The best place to target flathead will be in the main channels during the last two hours of the run-out tide. Flathead lie motionless on the bottom, saving their energy for one swoop on prey that ventures too close.
They often lie in fast current waiting for an easy meal to drift in.
Fishing these areas can be challenging but by selecting a heavy jig head, you’ll be able to drift your boat with the current while your soft plastic bounces along the bottom.
Add a few whips and hops into the retrieve and cast across the tidal flow rather than dragging your plastic behind you with the current. This allows the plastic plenty of hang time during hops as it sweeps across the bottom, looking more natural.
And you just can’t go past bouncing a plastic or vibe through a deep hole. It seems a better class of fish come from the deeper sections but the numbers are fewer.
The most exhilarating way to target flathead is on the surface. The strikes will be few and far between but the by-catch of bream and whiting will keep you busy in the meantime.
Surface poppers are the way to go; walk-the-dog lures just don’t seem to excite flatties enough. Cast the popper over shallows no deeper than 1.5m and slowly bloop it back. If you get an inquiry or a follow, pause briefly before resuming your retrieve.
The strikes will be explosive and the flathead’s runs across the shallows can be heart-stopping.
This style of fishing is mainly limited to the warmer months when the water is 23° or more. Nylon mono leader of 6kg to 8kg is recommended for this because the flathead really engulf the poppers and the leader provides a minor insurance policy.
The big breeding females come out to feed after Winter. The season really kicks into full swing over Summer and continues right through to May.
It is possible to catch flathead through the colder but some days can be tough.
I really enjoy walking along the river on a balmy Summer afternoon, soaking up the last of the daylight saving after work and casting a few softies around.
Flatties’ aggressive response to lures makes them good targets for youngsters and those just getting into lure fishing.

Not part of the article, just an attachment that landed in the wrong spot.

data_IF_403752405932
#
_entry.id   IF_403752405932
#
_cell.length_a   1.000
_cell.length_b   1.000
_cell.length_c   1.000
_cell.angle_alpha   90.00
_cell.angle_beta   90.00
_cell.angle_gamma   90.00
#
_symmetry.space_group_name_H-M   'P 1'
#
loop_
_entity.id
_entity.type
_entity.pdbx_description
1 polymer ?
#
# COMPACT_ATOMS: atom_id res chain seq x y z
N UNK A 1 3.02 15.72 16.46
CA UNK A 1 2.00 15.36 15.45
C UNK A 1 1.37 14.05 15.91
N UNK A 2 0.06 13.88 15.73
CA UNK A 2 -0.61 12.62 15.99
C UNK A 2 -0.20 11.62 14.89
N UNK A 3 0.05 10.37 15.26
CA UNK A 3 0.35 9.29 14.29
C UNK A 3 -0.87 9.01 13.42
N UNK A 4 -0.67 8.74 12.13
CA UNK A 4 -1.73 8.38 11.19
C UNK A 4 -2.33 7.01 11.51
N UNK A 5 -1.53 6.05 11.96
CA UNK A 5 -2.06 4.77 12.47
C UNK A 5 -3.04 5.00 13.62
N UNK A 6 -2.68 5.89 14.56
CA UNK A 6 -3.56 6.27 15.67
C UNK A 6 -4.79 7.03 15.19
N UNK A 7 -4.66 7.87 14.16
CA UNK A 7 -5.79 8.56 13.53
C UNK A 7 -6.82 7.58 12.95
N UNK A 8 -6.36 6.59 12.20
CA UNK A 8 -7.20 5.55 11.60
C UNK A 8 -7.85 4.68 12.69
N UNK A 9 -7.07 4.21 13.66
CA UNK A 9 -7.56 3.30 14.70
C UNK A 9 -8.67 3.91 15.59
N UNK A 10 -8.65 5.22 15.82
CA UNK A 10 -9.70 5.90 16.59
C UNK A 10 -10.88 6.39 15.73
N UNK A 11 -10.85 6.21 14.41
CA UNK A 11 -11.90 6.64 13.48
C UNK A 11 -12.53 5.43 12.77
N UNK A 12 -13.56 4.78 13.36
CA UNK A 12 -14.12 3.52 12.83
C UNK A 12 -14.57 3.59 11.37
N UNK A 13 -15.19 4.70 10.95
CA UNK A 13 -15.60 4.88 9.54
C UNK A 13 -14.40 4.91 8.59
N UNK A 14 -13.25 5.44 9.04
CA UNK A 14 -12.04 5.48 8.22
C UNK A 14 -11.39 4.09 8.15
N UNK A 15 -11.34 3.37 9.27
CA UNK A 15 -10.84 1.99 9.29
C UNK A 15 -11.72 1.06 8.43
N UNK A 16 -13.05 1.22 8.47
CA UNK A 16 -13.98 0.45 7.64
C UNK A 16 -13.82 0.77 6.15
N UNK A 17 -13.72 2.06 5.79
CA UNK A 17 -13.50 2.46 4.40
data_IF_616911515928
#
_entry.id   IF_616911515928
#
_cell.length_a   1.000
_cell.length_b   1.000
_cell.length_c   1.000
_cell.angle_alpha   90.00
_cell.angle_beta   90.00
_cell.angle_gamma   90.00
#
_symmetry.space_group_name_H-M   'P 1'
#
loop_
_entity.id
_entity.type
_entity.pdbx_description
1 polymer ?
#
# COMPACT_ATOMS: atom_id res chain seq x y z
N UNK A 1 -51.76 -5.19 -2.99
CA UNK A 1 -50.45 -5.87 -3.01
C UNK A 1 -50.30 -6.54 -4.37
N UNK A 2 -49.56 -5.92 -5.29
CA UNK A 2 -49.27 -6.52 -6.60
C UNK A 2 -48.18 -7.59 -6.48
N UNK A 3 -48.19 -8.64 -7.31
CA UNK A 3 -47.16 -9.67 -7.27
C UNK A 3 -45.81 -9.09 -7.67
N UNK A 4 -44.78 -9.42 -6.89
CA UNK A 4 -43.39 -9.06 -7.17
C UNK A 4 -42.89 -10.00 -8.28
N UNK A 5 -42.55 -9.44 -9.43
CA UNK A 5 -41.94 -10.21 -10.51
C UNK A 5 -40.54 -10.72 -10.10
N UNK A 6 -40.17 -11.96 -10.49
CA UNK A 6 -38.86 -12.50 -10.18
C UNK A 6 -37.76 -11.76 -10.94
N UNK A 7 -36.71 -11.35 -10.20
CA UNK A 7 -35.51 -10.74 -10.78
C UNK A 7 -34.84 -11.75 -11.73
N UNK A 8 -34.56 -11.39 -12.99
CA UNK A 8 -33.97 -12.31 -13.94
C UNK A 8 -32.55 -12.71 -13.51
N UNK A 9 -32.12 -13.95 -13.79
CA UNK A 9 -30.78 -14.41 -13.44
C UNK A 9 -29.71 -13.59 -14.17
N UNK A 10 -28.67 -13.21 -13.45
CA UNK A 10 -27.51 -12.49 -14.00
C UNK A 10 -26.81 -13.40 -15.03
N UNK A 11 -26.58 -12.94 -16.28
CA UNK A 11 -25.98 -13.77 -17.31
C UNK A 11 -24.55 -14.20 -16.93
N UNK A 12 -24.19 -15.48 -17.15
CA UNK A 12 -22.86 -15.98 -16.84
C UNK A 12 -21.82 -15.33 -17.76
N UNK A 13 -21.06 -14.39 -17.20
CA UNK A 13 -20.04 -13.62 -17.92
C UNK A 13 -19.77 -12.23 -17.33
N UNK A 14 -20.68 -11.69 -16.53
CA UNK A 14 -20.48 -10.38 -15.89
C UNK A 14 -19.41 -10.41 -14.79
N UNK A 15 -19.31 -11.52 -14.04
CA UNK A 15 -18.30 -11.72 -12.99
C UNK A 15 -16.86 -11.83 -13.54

Take care when handling flathead; they are armed with some serious spines on their gill covers.
Remember that nearly all flathead 70cm or longer are breeding females. Most anglers are aware of the importance of releasing the big girls and do so without hesitation.
The current NSW regulations are: a minimum length of 36cm with only one over 70cm with a bag limit of 10 flathead per angler per day.
However, I strongly advise to take only what you intend to eat fresh, and release all flathead over 65cm. It’s a rule that I’ve lived by for years and I hope that it is contagious!
Don’t miss our deeper delving into flattie-luring next month when SHAYNE McKEE discusses low-tide tactics with soft plastics.
• Keep main line light to get the best out of a flathead’s fight – 4lb to 6lb braid, or 6lb to 8lb mono keeps it sporty
• Flathead won’t shy from heavy leaders but heavy leaders hinder lure action. An 8lb to 10lb leader will keep most lures safe and working to their full potential.
• A 2kg to 4kg 7’ graphite spin stick with a 1000 to 2500 size spin reel is perfect for tossing lures. The author uses a Starlo-Stix Tournament Pro 2-4kg 7’3”
• Big lures catch big fish – but small lures do to, and they catch smaller fish. I’d rather catch six average flathead to one big one that I’d release anyway. Smaller lures keep you in the market for a better range of by-catch, too.
• Useful tools for flattie fishing are a decent set of lip-locks, long-nose pliers, a sturdy glove and a camera for that pic of a fish of a lifetime.